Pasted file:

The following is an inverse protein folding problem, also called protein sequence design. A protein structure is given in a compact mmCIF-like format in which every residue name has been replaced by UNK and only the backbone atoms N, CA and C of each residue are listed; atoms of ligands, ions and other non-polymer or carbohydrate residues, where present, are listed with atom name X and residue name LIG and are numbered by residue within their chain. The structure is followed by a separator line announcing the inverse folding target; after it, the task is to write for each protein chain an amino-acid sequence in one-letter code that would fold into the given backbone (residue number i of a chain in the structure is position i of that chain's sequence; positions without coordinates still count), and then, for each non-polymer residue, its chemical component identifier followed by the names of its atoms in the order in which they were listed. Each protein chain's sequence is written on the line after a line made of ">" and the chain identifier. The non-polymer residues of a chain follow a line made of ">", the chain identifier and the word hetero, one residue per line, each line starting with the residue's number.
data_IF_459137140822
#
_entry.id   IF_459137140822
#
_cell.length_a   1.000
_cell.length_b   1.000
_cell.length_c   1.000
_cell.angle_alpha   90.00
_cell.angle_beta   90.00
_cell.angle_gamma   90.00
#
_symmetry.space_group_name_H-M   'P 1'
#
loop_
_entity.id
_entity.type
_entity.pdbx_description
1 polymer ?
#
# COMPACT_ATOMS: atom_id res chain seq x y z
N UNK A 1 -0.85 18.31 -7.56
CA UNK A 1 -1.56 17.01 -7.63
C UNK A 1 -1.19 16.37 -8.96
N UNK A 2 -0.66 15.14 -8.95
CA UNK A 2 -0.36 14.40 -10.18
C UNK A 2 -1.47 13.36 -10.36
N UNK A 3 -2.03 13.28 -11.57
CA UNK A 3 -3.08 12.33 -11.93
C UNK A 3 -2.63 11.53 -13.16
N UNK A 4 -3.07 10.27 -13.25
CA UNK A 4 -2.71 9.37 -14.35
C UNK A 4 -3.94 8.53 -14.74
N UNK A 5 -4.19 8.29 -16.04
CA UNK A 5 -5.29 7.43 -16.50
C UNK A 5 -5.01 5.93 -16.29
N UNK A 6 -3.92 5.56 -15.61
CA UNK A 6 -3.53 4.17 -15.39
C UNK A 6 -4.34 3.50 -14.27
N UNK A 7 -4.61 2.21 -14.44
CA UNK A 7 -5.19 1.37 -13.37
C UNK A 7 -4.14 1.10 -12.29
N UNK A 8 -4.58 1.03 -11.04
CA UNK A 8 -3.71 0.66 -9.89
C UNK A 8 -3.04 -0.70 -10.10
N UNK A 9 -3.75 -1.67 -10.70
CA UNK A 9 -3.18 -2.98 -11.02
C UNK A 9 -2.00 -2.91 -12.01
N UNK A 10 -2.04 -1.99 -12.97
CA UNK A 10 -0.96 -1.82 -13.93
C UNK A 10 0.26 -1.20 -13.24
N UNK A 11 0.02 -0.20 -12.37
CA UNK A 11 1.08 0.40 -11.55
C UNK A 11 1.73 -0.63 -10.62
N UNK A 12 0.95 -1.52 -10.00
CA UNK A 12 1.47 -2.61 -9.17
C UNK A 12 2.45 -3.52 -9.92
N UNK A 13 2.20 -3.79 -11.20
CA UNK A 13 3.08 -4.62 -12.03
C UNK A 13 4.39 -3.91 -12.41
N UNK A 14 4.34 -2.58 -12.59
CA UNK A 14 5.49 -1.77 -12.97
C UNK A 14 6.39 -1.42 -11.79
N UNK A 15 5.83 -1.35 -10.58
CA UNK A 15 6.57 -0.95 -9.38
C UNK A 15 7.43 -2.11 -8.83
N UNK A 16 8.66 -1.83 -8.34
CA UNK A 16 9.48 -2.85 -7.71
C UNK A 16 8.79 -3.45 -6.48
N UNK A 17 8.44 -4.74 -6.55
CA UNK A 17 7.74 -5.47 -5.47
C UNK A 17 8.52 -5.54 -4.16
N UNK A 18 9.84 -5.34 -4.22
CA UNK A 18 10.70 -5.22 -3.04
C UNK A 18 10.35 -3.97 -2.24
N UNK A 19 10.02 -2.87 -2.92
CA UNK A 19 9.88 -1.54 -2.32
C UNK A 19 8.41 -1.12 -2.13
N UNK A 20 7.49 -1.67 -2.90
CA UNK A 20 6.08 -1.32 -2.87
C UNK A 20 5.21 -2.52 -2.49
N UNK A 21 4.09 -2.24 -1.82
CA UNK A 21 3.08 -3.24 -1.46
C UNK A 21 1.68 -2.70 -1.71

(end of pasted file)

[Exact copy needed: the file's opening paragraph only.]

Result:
The following is an inverse protein folding problem, also called protein sequence design. A protein structure is given in a compact mmCIF-like format in which every residue name has been replaced by UNK and only the backbone atoms N, CA and C of each residue are listed; atoms of ligands, ions and other non-polymer or carbohydrate residues, where present, are listed with atom name X and residue name LIG and are numbered by residue within their chain. The structure is followed by a separator line announcing the inverse folding target; after it, the task is to write for each protein chain an amino-acid sequence in one-letter code that would fold into the given backbone (residue number i of a chain in the structure is position i of that chain's sequence; positions without coordinates still count), and then, for each non-polymer residue, its chemical component identifier followed by the names of its atoms in the order in which they were listed. Each protein chain's sequence is written on the line after a line made of ">" and the chain identifier. The non-polymer residues of a chain follow a line made of ">", the chain identifier and the word hetero, one residue per line, each line starting with the residue's number.